Most people who have gastric bypass or other bariatric surgeries have positive outcomes. This includes weight loss and reversal of the diseases and conditions related to obesity, like diabetes. However, as with any surgical procedure, there is always the possibility that bariatric surgery will not result in a desired or expected outcome. Some of these side effects can be so severe that a bariatric surgery reversal is considered.
Potential undesired or unexpected side effects of bariatric surgery include:
- Dumping syndrome
- Bowel obstruction
- Low blood sugar
- Stomach perforation
- Non-healing gastric ulcer
- Frequent vomiting
- Abdominal pain
- Nutritional deficiencies
Gastric bypass surgery can be reversible
Depending on the type of procedure, some bariatric surgeries can be reversed more easily than others. A gastric bypass reversal is a surgery that returns a patient’s stomach and intestines back to their original placement. With the reversal of the gastric bypass, it is important to note that weight gain and the return of previous diseases are very likely to occur.
Is reversal possible for all bariatric surgical procedures?
Due to the specifics of each gastric procedure, it is more possible to reverse certain procedures than others. However, any reversal carries a higher risk of complications and it is done only in extenuating circumstances. Some procedures are considered non-reversible.
- Roux-en-Y (gastric bypass): It can be completely reversed, but it is considered a complex surgery with many risks associated.
- Biliopancreatic diversion with duodenal switch: This procedure is the most complex bariatric procedure, and is not reversible to pre-surgical anatomy. Re-arrangements could be done to resemble normal food passage, but with some sacrifices such as loss of a portion of the stomach and partial duodenal bypass.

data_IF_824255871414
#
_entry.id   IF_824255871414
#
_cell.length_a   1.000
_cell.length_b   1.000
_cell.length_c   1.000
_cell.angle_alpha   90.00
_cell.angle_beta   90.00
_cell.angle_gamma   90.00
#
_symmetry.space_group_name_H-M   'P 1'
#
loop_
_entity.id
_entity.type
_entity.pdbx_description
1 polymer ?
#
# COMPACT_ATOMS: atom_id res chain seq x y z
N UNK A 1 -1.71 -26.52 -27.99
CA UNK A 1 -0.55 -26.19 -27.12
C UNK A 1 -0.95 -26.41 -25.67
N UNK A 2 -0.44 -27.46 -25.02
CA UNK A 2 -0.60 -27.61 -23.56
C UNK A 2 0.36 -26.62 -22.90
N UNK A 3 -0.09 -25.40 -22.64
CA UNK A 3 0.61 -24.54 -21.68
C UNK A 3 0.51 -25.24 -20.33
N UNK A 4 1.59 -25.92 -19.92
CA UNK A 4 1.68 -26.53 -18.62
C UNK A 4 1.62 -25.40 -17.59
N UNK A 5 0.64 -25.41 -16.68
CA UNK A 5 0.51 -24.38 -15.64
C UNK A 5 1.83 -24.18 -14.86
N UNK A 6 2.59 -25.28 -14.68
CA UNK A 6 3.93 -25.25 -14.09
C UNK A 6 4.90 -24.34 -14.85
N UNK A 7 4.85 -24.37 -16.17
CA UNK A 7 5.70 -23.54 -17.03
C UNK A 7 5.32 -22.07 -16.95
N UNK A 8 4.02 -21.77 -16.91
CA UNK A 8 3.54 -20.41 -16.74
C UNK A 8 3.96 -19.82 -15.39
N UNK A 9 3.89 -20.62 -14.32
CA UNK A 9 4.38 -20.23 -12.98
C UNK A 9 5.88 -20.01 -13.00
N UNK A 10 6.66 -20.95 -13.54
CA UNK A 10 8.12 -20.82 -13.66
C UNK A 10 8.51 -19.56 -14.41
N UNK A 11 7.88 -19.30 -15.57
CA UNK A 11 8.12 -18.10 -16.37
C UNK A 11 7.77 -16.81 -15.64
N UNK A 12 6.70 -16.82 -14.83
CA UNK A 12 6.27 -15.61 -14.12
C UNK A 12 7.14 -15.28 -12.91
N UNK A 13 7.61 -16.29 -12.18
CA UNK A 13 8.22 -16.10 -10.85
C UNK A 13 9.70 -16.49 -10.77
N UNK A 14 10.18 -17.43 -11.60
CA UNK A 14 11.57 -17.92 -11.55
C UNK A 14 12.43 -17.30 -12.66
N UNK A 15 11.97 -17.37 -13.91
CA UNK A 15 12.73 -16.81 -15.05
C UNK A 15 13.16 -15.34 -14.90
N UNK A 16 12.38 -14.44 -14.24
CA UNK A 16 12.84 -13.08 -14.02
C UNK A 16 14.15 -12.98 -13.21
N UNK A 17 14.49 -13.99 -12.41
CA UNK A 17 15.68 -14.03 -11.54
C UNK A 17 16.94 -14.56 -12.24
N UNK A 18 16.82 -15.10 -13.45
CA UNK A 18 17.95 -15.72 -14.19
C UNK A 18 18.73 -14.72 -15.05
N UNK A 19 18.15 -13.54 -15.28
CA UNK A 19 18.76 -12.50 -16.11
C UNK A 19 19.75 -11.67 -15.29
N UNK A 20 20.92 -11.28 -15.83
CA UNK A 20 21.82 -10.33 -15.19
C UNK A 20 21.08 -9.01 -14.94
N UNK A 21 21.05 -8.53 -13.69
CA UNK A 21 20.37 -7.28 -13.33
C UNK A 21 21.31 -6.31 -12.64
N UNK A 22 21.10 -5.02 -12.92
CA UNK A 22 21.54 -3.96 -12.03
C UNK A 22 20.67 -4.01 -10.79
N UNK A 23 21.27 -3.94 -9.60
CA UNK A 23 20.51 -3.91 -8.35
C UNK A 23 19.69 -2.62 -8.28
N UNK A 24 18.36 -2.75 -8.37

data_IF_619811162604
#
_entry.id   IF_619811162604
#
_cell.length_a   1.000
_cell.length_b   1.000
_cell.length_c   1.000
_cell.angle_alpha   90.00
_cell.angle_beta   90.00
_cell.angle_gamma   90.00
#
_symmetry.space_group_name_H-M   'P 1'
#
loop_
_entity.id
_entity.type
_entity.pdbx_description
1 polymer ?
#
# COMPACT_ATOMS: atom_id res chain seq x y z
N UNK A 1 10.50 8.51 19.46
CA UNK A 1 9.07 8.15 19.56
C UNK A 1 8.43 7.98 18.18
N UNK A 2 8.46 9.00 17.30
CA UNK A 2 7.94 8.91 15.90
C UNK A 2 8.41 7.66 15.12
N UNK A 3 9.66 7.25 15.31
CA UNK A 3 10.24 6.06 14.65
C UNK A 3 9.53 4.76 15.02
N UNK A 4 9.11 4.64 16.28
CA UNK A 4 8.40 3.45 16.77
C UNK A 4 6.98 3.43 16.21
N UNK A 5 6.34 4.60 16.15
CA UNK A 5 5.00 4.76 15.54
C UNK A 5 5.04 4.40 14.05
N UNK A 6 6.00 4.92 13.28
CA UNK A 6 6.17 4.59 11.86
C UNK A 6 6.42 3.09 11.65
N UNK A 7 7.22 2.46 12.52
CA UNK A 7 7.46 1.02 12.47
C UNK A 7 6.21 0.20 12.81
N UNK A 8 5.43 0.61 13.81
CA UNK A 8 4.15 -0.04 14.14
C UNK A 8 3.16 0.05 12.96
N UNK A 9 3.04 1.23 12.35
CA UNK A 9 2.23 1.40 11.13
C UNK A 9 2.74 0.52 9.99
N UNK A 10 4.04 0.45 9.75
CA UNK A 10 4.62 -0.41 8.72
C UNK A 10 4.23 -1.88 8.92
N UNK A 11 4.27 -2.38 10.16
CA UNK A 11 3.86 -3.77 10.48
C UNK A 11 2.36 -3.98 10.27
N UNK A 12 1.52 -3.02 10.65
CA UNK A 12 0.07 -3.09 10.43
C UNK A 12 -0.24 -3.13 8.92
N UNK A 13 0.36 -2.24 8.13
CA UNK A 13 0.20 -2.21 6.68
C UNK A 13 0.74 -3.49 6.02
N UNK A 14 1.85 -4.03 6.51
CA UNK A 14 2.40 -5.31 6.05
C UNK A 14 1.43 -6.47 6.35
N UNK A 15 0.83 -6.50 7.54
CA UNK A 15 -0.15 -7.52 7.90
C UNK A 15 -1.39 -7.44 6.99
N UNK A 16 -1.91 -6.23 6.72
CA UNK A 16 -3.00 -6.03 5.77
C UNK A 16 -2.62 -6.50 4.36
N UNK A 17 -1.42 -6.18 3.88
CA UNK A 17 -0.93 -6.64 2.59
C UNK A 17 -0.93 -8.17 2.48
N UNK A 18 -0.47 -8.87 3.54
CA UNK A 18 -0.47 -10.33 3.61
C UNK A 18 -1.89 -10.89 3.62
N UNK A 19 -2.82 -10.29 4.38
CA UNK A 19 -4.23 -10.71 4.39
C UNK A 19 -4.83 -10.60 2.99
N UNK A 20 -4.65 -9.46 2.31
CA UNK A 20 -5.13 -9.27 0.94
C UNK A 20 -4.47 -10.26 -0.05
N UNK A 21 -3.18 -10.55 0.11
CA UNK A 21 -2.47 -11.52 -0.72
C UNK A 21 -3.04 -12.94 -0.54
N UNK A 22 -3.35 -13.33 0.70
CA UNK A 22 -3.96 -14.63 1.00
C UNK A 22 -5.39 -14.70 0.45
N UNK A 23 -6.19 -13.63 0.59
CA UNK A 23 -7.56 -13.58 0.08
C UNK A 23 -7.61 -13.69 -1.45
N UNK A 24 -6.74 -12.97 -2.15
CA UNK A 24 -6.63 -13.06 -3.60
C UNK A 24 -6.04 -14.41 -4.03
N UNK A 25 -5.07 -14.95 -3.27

- Lap band: This is a reversible bariatric surgical procedure, but not without consequences. Most bands are removed due to weight gain or band complications, and therefore most of the patients require secondary revisional bariatric operations to battle obesity. The scar from the band would make ensuing operations more risky due to a higher chance of leak.
- Sleeve gastrectomy: This procedure involves the removal of part of the stomach, so is not reversible. It can be changed into a different procedure if needed.
Is bariatric surgery reversal safe?
As with any surgical procedure, bariatric surgery reversal carries the risk for complications. Because it is a second procedure, the complexity and risk increases due to the presence of scar tissue and decreased blood flow to the area.
However, even with the risk involved, some studies showed positive outcomes for patients who received gastric bypass reversal. Most of the patients who underwent gastric bypass reversal experienced relief from the side effects that led to the reversal surgery.
Are there options if I don’t want to have a reversal?
If you have severe side effects from previous gastric bypass surgery or other bariatric procedure, you should be following up closely with your surgeon and team of healthcare professionals. They will determine what your best, and safest options are. If gastric bypass reversal is not an option, it is important to discuss long term symptom management for your issues.
Bottom line: gastric bypass surgery and other bariatric surgeries can be reversed. But they are complex procedures and need to be discussed and planned thoroughly with your team of doctors to make the best decision for your health.